Drop in staff morale increases security threat

With the bank failures of recent weeks, more pending redundancies and a continuation of the downward slide, should we be concerned about lax security? Is...

With the bank failures of recent weeks, more pending redundancies and a continuation of the downward slide, should we be concerned about lax security? Is someone minding the store while all this is going on or should we be doing something more when the banks are going bust?

Malicious action from disgruntled employees is the highest impact, but lowest likelihood staff-related event, writes Jay Heiser, research vice-president at Gartner. However, organisations can expect to experience internal security problems as staff reductions in turn reduce morale. Undoubtedly, there will be malcontent about reductions in stock or bonuses, outsourcing or redundancy.

Brain drain is likely to occur as employees are laid off or outsourced, and some will choose voluntarily to leave.

Huge amounts of sensitive data is already being squirreled away by people who are concerned about their future employment prospects, and that they might not have a job tomorrow, particularly in The City and on Wall Street. As unease spreads through other industries, previously loyal employees will start bringing memory sticks into the office and collecting design documents and engineering material, contact and customer lists, best-practice documents and whatever else happens to be available on their laptops.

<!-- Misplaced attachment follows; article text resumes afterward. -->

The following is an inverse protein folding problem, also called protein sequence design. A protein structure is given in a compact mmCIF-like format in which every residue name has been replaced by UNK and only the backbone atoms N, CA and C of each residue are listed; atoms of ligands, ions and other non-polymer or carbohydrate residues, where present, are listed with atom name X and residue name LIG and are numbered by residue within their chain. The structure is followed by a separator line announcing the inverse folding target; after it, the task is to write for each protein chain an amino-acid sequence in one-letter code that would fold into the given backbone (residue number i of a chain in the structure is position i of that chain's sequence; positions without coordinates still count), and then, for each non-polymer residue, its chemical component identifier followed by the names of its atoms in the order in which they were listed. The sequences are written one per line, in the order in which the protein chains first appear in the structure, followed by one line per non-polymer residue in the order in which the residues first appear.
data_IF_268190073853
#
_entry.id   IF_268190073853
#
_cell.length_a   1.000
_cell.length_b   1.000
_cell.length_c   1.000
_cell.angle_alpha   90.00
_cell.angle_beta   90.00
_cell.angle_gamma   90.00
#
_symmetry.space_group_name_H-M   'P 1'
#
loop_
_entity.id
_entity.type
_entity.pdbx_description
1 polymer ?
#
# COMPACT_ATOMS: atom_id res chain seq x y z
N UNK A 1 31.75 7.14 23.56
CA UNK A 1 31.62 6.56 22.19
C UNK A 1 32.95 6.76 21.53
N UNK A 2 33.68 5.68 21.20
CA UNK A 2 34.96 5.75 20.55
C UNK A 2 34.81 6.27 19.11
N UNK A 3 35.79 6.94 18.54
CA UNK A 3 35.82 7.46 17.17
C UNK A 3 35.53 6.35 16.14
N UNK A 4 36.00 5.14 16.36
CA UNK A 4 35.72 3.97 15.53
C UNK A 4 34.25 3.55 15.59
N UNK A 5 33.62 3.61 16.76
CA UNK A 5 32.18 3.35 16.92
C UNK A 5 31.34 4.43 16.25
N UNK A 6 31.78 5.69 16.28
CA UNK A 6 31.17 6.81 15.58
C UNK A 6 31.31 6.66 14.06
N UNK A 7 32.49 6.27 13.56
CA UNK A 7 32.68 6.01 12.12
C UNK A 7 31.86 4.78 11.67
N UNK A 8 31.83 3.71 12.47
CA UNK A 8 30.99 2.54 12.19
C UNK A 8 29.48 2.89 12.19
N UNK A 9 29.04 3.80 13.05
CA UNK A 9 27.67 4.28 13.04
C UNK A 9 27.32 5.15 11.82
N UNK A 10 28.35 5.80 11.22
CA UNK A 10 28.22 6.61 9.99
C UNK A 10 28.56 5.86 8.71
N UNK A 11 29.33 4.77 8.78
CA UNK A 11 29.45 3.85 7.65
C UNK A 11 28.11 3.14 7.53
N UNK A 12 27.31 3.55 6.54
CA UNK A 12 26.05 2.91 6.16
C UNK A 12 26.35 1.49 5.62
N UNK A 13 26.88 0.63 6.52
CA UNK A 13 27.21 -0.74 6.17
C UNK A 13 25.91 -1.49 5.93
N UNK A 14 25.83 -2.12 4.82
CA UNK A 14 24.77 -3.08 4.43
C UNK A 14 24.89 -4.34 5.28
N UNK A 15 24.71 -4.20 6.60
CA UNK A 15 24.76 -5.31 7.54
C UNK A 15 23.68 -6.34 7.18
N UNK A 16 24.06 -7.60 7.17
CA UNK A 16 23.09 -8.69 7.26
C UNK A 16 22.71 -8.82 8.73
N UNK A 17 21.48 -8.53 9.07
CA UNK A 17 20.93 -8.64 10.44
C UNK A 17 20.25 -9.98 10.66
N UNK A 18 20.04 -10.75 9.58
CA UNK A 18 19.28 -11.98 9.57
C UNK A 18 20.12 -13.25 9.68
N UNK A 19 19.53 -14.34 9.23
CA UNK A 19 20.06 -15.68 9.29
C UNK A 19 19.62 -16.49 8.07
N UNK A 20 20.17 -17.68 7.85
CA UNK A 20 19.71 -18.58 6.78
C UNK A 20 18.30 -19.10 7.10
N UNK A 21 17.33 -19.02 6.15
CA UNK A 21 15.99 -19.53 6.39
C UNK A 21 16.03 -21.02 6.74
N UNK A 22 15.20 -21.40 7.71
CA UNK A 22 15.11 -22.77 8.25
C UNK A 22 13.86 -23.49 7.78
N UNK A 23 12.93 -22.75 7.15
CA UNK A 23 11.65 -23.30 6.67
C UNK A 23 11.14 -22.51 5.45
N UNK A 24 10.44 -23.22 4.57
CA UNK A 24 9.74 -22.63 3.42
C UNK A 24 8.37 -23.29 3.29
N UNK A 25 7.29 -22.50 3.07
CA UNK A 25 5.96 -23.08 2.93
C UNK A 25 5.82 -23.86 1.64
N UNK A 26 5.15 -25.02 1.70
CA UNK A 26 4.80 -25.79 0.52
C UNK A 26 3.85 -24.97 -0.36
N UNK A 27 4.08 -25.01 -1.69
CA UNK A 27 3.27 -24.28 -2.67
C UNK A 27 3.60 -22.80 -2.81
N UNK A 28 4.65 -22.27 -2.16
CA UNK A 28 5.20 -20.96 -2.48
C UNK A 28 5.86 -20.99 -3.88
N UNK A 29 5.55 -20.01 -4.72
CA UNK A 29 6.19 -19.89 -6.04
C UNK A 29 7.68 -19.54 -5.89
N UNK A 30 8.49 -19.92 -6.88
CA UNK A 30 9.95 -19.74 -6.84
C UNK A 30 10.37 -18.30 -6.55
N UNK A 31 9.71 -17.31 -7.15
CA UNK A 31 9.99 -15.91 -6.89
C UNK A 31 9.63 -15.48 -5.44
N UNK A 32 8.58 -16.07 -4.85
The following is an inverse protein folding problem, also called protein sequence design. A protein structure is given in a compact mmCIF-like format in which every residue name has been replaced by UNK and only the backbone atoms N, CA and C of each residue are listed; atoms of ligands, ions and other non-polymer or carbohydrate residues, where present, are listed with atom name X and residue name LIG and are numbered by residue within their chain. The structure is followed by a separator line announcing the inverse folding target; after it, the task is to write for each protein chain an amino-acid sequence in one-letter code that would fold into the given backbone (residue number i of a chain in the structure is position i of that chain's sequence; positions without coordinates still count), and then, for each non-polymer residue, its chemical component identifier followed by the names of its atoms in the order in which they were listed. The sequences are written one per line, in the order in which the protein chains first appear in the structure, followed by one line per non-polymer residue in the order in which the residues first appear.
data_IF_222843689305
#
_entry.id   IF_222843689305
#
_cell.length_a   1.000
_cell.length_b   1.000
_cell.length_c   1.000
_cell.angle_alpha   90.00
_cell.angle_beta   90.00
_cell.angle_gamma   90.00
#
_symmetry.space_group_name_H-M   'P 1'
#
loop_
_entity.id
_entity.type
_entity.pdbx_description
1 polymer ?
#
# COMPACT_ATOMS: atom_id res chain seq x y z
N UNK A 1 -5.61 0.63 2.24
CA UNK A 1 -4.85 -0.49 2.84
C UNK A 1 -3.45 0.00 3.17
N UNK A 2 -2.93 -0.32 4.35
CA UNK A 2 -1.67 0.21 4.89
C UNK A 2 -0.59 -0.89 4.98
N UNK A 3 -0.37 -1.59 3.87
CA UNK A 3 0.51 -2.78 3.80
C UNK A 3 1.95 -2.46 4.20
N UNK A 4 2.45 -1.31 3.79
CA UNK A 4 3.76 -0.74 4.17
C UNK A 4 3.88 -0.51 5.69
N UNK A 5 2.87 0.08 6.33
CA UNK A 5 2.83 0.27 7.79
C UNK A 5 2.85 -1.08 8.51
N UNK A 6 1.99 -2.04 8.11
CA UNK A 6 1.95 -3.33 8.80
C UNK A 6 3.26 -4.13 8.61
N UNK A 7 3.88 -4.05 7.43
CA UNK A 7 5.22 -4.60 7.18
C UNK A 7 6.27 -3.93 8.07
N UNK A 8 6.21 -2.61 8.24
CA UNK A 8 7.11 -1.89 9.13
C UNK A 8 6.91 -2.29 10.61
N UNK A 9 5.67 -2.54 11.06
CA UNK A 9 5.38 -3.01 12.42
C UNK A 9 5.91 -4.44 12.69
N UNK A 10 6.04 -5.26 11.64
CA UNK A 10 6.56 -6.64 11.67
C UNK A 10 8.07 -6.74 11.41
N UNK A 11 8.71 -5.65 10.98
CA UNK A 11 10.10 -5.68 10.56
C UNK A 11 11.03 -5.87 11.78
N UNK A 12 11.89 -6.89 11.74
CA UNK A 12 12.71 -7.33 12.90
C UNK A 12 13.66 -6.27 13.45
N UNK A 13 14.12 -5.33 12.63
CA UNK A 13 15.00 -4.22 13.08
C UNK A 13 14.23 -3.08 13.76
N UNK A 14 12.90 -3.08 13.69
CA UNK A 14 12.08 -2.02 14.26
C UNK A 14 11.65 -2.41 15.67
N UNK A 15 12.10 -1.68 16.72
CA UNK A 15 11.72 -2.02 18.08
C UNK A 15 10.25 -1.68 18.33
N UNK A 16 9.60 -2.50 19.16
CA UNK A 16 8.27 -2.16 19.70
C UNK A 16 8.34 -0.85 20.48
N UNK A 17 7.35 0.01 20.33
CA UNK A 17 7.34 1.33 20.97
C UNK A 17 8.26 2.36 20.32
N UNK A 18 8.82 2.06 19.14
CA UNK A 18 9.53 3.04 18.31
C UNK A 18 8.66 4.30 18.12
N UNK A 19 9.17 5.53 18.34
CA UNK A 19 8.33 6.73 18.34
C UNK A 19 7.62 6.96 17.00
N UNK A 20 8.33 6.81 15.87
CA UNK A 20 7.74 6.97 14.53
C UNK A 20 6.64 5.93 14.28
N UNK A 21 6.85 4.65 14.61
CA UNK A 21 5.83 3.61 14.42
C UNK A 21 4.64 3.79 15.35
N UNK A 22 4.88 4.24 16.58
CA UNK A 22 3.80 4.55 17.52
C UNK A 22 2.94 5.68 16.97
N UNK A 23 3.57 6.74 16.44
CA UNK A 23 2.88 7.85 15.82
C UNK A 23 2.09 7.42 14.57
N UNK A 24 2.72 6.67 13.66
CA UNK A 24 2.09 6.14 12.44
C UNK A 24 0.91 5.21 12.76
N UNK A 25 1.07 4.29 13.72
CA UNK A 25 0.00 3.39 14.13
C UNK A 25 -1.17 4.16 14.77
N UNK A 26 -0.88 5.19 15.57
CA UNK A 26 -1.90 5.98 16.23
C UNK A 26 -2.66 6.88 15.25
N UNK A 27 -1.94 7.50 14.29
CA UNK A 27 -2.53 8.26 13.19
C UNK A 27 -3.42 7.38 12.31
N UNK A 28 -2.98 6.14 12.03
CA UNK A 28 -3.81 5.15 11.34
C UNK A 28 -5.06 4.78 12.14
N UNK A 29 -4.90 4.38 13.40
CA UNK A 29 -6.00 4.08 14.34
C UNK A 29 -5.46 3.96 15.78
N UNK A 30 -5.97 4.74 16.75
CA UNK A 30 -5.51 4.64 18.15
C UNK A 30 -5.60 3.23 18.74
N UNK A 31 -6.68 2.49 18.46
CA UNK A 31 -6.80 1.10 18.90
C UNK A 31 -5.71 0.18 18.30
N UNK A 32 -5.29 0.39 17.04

Where previous generations of employees would clean out their desks, today's wired workers will clean out their digital desktops, storing gigabytes of content on their personal hardware. Employees who feel they are getting a raw deal may have a propensity to steal data, possibly delete information of value to their employer or commit other acts of sabotage.

Ultimately, there is only so much that can be done to save the morale of employees within a struggling business. Realistically, employees have always leaked huge amounts of data out the door, but this issue needs to be addressed. Few organisations have actually told their employees what information is not appropriate for them to treat as their personal property, so it probably is a time when HR and IT managers need to consider making a new policy and communicating it to their employees. However, that will only result in a minor stemming of the data leakage flood, so organisations that cannot stomach the 'loss' of data need to consider putting in technical controls.

The worst option is to just pretend that this is not a growing problem.

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